Just as the Chinese have adopted the quick-serve concept, with an assembly line of food choices ready and waiting to be scooped and served, Niji Japanese Grille is a cafeteria-style eatery offering a lot more for your money than you might expect.
For $5.49 you can get two entree choices, salad, vegetables, rice or noodles and a drink. The ubiquitous special is posted on signs plastered around the space, which is decorated with 8-foot-tall vases and rainbows (Niji meaning rainbow).
Behind plastic sneeze guards, menu items sat steeping in their aromatic juices. Curry grilled chicken, spicy grilled chicken, jade chicken and rainbow chicken looked freshly prepared. But other items like vegetable-fried tofu had lost color and swam in a tray that looked untouched. The fried shrimp and chicken was extra crispy in a batter more suited to an American deep fryer than the usual light and flaky tempura batter. One beef item, sukiyaki beef, looked appetizing with its jolt of color from the red and green peppers, but wasn't as tempting as the many chicken entrees.
My plate of fried rice, Iceberg lettuce salad, steamed broccoli, spicy grilled chicken and teriyaki salmon was filled by a cheerful staff who were quick to offer assistance and waited expectantly with raised spoons. After getting my meal, I filled my Styrofoam cup at the drink dispenser and made my way to one of the tables overlooking Woodruff Park.
Not expecting much from a cheap plate of meat, I was surprised by the well-seasoned spicy chicken. The crushed red pepper in the sauce added an extra kick of flavor to the already satisfying morsels of tangy, soy-basted meat. The woman behind the counter had asked if I wanted more sauce poured on, and unfortunately I hadn't taken her up on the offer. The salmon, on the other hand, was swimming in a less appealing sauce. The teriyaki coating was too sweet and drenched the pink piece of fish. The meat wasn't flaky, but it did sport grill marks.
Side items don't always wow in Asian fast food, and these sides were no exception. The fried rice was dry with only a smattering of carrots, onions and indistinguishable cubed vegetables appearing in forkfuls. On a previous occasion I tried the noodles, a sauteed tangle resembling lo mein, and enjoyed them more. They weren't dry, having been cooked with soy sauce, and were easier to combine with portions of meat. I've heard that if you are nice, the servers will pile your plate with both rice and noodles. But if I were you, I'd barter for an extra helping of the noodles instead. I'm always ready for fresh vegetables to round out a meal, but to my disappointment, the broccoli I'd ordered was over steamed and limp.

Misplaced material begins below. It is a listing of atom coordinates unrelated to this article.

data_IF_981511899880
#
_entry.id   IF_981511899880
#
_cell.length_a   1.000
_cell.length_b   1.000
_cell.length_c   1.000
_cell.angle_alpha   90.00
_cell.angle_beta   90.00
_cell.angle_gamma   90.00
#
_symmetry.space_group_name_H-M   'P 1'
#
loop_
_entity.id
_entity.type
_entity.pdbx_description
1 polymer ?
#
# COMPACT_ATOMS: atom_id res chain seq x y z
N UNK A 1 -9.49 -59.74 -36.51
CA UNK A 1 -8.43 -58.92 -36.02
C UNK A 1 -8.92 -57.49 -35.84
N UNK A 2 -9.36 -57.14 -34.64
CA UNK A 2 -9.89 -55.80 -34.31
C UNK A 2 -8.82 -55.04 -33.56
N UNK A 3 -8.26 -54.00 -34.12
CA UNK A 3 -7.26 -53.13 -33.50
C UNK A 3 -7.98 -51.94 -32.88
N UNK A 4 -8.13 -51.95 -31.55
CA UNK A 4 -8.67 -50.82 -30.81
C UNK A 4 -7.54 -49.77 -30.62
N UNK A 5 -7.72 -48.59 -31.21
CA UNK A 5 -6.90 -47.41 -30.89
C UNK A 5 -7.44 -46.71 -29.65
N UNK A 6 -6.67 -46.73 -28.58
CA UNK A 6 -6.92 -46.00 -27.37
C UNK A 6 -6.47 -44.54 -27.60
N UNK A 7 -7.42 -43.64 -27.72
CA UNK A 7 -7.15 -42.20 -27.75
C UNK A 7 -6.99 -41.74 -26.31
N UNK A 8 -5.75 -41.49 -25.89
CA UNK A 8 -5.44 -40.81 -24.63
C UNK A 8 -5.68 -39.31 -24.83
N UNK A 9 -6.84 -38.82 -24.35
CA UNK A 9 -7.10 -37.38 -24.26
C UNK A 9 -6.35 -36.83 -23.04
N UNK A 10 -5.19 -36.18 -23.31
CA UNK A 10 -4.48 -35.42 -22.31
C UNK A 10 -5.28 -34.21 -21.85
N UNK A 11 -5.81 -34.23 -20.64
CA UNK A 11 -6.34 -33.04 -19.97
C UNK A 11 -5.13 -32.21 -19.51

My friend opted to forgo the combo meal and instead selected a container of Kappa Maki ($1.99), six rolls filled with cucumber and rice. He first asked if the California Maki, ($2.99) which is stated to contain real crab on the menu, actually did, and he was quickly told no. Don't believe everything you read. The cucumber in the Kappa Maki was fresh and crisp, notably better than those served at the supermarket and a good deal at $1.99. It was not as fresh as one of the fancier sushi bars in town, but an unexpected treat considering the price and location. There are other choices such as the ebi (shrimp) and unagi (eel), but don't expect a full sushi menu.
Like most downtown restaurants, Niji is only open for lunch. The menu selections change on occasion with popular favorites like the grilled chicken and salmon always available. Perhaps trying to bolster their business, on my last visit there was an orchid sale, with purple phalaenopsis, bonsai and lucky bamboo. But if you're not in the market for a new plant and are simply scrambling for something edible during your hour between meetings, Niji's is there, ready to serve you. There's no fancy knife work, but those spoons are quick on the scoop.
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